Creating curved alpha hull, similar to R-package

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Hello everyone,
So I am in the process of converting some plotting code from R to matlab. I am trying to create some figures which utlize the R-package alphahull. This creates some lovely curved hull shapes which enclose some 2D data points. See the curved bounday line in the R example below:
Maltab does have an alphashapes function but this seems to tesselate around the object and does not produce curved lines.
% point creation
points = randi(64,[100 2]);
% get alpha hull
hull = alphaShape(points(:,1), points(:,2),10);
% get boundary faces
[BF, vert] = boundaryFacets(hull);
% get ployshape based on vertices
ployShape = polyshape(vert(:,1),vert(:,2));
% plot points
scatter(points(:,1),points(:,2),[] ,[0 1 0], "filled");
hold on
% plot shape
plot(ployShape, 'FaceColor',"none");
title('Alpha Hull')
% set axis lims
ylim([-1 65]);
xlim([-1 65]);
And in practice I get the outline shape more easily with the boundary function: See below:
% get boundary indices
K = boundary(points(:,1), points(:,2));
% plot points
scatter(points(:,1),points(:,2),[] ,[0 1 0], "filled");
hold on
% plot boundary line
plot(points(K,1), points(K,2), 'k')
title('Boundary lines')
% set axis lims
ylim([-1 65]);
xlim([-1 65]);
Does anyone have a good idea of how to convert the straight boundary lines into lines which curve inwards towards the center of mass?

Answers (3)

Bruno Luong
Bruno Luong on 13 Nov 2022
Edited: Bruno Luong on 13 Nov 2022
Just plot the boundary as concave. Some time it doesn't work since the vert returned are not in order, I don't know why and couldn't be careless. Also at sharp corner the boudary might cross. Up to you to fix thos problems.
% point creation
points = randi(64,[100 2]);
% get alpha hull
alpha = 10;
hull = alphaShape(points(:,1), points(:,2),alpha);
Warning: Duplicate data points have been detected and removed.
% get boundary faces
[BF, vert] = boundaryFacets(hull);
% plot points
scatter(points(:,1),points(:,2),[] ,[0 1 0], "filled");
hold on
axis equal
V = vert.';
V = V(:,[1:end 1]);
for k = 1:size(V,2)-1
xy1 = V(:,k);
xy2 = V(:,k+1);
T = xy2-xy1;
xym = (xy1+xy2)/2;
s = min(norm(T)/alpha/2,1);
c = sqrt(1-s.^2);
T = alpha * T / norm(T);
N = [T(2);-T(1)];
xyc = xym + N*c;
tt = asin(s);
n = max(ceil(2*tt/0.075),1);
theta = linspace(-tt,tt,n+1);
xy = xyc - cos(theta).*N + sin(theta).*T;

John D'Errico
John D'Errico on 13 Nov 2022
Edited: John D'Errico on 13 Nov 2022
How can you do what R does? You can write the code. You will not find this directly in MATLAB that I know of. (I'm the author of alpha shape codes in 2-d and in 3-d. This variation of alpha shape is not something I've seen in MATLAB. My codes are close to the tessellation based code you will find in MATLAB.) However, it is a direct variation of the basic alpha shape algorithm, where a ball of fixed radius is allowed to roll around the exterior of the point cloud. So those curved segments are just the shape of the alpha ball, as far as it can intrude into the point cloud.
The basic difference is that code appears to use the shape of the alpha ball around the perimeter, so constructing those curved segments. In comparison, the tessellation based codes use the alpha ball to "erode" simplexes from a delaunay tessellation. Then what you see is the perimeter of the simplexes that remain.
Personally, I don't really like this variation. Why not? Because it will ALWAYS result in very spiky boundaries, with those devil shaped horns poking out at all angles. And that does not seem to make sense, when I am trying to represent some domain of interest. The standard tessellation based version of alpha shape is equivalent to the convex hull for sufficiently large alpha, and that seems to be a good idea to me. (So you would never catch me writing it anyway.) Those concave curved arcs may LOOK pretty, but they make little sense to me. (Just personal preference, but I can like what I like.)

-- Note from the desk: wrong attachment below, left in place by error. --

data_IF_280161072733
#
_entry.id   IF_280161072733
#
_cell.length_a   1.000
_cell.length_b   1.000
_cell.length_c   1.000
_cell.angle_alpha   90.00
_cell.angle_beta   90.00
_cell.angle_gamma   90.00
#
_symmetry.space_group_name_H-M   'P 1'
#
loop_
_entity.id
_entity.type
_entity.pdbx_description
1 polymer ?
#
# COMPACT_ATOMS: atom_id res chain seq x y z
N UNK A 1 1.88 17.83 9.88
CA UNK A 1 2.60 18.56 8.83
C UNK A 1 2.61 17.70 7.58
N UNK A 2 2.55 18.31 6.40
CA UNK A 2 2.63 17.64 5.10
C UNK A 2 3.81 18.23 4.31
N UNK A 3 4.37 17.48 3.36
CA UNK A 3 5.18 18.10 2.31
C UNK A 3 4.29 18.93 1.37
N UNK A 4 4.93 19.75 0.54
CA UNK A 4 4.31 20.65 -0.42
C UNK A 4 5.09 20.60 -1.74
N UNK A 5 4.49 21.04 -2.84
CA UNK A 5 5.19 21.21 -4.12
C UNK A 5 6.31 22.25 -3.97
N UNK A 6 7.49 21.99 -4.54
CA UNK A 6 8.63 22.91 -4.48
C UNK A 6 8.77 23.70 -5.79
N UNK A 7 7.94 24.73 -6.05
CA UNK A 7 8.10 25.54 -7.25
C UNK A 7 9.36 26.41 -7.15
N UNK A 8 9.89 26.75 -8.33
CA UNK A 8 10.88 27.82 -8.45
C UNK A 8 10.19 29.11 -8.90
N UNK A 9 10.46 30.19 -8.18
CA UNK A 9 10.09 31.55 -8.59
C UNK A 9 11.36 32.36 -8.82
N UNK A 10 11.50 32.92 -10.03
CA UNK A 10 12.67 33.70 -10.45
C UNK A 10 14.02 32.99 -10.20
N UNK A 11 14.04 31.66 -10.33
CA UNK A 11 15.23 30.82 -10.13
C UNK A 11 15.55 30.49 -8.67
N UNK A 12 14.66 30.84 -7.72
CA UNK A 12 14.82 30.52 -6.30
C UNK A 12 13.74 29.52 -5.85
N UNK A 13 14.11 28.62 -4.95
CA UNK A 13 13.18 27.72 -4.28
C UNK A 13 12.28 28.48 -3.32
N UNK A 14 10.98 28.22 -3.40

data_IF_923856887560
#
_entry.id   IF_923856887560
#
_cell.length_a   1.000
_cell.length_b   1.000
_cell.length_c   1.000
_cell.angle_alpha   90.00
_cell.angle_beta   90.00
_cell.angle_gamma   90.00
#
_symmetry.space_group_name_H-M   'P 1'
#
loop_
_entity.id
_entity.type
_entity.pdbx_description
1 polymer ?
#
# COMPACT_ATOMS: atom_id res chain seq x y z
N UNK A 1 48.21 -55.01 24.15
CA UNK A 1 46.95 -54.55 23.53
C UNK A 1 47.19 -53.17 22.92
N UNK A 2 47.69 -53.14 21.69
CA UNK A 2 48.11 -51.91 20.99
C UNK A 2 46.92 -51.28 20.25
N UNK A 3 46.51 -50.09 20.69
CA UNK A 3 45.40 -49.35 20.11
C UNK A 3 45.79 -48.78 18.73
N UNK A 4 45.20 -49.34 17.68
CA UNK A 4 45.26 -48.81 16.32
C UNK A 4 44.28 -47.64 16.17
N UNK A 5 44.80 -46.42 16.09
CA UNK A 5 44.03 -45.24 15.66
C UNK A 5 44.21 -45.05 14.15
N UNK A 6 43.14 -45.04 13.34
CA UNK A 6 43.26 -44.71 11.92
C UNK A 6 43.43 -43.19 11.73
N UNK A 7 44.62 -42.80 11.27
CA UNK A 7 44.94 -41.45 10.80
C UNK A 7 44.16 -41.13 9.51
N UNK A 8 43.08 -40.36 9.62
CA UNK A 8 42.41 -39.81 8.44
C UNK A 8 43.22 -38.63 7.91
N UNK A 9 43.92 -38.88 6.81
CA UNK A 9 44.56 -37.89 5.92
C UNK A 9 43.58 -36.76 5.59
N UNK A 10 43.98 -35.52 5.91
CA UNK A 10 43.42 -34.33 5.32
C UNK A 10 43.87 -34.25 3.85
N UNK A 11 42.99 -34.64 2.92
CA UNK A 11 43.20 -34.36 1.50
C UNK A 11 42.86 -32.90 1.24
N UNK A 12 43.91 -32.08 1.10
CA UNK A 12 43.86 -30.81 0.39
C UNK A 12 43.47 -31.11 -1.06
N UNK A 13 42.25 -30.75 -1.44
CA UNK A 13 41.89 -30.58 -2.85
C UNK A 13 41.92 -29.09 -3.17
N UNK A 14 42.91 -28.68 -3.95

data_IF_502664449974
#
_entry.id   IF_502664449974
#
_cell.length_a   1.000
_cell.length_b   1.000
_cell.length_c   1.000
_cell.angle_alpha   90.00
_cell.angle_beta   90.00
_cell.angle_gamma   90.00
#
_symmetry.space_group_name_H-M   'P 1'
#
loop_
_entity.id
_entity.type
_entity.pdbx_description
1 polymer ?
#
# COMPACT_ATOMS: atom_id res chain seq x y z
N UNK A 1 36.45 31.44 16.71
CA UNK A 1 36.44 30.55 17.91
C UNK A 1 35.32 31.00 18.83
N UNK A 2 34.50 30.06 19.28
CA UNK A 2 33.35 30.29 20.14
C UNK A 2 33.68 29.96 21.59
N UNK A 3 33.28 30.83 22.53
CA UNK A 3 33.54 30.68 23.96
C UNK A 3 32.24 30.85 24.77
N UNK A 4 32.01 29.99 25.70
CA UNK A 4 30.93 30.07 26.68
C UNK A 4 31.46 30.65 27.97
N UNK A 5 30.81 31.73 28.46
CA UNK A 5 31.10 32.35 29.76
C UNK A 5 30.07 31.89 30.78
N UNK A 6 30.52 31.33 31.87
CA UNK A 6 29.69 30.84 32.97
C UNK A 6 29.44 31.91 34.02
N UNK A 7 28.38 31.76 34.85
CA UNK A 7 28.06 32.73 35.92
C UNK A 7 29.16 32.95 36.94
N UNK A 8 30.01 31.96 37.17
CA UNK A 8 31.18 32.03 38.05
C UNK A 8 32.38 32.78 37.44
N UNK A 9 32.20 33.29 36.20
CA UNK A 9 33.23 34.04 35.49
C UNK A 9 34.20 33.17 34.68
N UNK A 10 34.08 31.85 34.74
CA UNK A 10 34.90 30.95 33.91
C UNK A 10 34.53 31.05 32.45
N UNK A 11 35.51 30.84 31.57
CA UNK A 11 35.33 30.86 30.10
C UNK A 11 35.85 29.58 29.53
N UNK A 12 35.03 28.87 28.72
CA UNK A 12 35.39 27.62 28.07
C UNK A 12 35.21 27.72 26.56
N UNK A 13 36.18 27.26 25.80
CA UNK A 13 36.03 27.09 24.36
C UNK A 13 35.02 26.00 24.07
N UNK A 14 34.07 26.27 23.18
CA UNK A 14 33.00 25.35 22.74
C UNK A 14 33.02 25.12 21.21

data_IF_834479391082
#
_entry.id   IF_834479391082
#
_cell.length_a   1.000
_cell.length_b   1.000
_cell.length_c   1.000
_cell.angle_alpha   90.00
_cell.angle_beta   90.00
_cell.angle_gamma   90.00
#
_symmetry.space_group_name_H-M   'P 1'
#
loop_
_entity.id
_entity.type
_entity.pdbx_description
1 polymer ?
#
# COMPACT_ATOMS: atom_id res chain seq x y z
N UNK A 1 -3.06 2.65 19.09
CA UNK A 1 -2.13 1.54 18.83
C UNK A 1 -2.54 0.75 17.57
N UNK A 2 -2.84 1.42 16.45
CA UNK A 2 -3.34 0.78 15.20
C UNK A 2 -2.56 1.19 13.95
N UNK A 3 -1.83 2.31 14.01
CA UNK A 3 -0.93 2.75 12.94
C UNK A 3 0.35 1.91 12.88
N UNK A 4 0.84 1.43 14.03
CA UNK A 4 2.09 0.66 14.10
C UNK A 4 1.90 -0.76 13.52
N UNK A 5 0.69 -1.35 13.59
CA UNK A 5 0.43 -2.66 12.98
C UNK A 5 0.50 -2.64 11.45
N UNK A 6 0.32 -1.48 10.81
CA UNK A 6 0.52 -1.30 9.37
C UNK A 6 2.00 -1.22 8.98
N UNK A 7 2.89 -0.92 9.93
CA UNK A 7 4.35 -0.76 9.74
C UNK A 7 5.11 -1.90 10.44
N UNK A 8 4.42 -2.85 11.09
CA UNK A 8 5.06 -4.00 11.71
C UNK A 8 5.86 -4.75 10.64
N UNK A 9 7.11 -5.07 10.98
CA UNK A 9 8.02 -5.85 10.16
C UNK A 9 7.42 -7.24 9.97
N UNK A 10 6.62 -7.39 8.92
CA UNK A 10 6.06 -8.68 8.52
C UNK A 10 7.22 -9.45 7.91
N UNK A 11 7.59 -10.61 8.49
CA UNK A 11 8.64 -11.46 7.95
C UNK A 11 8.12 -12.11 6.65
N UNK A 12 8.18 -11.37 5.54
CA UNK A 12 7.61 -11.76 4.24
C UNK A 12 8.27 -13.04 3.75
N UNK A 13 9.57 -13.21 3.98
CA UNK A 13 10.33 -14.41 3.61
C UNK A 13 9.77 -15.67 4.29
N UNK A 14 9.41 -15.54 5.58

If you do write it, then you might be willing to post it on the File Exchange, so others can benefit from it too. I'm sure someone else will like it, even if I don't.
Let me explain more clearly why I think this basic idea is wrong, even though it may look pretty. Consider a simple point cloud:
xy = rand(1000,2)*2 - 1;
xy(sum(xy.^2,2) > 1,:) = [];
S = alphaShape(xy,1)
S =
alphaShape with properties: Points: [791×2 double] Alpha: 1 HoleThreshold: 0 RegionThreshold: 0
hold on
So the alpha shape in MATLAB approximates this point cloud well enough. But if we looked at what the R code would do, each edge around the perimeter would be a tiny little wave, dipping inwards. It would be a wonderful thing, if you happen to be modelling pictures of sea urchins. But in general, I expect that a closed curved surface will be better approximated by straight line segments than by inwardly everywhere concave curved segments.
Next, once you have that alpha shape, computations done with it and using it will be far more efficient IF they are based on a triangulation of the enclosed domain. For example testing to see if a point lies inside the simple triangulation shape are trivial. Not so much when you have this horned thing.
And, yes, this may be biased by my use of alpha shapes to represent color gamuts in some of my prior work, where efficient computations were very much necessary, and where the surfaces usually were fairly smooth.

Image Analyst
Image Analyst on 13 Nov 2022
I believe boundary has an additional input that says how closely the boundary "hugs" the outer points.
If you want to smooth the points and generate additional ones that go inside toward the centroid, you can use a smoothing function like sgolayfilt or spline but it will also possibly go further away in some smoothed parts. Or maybe use activecontour. See attached demos.

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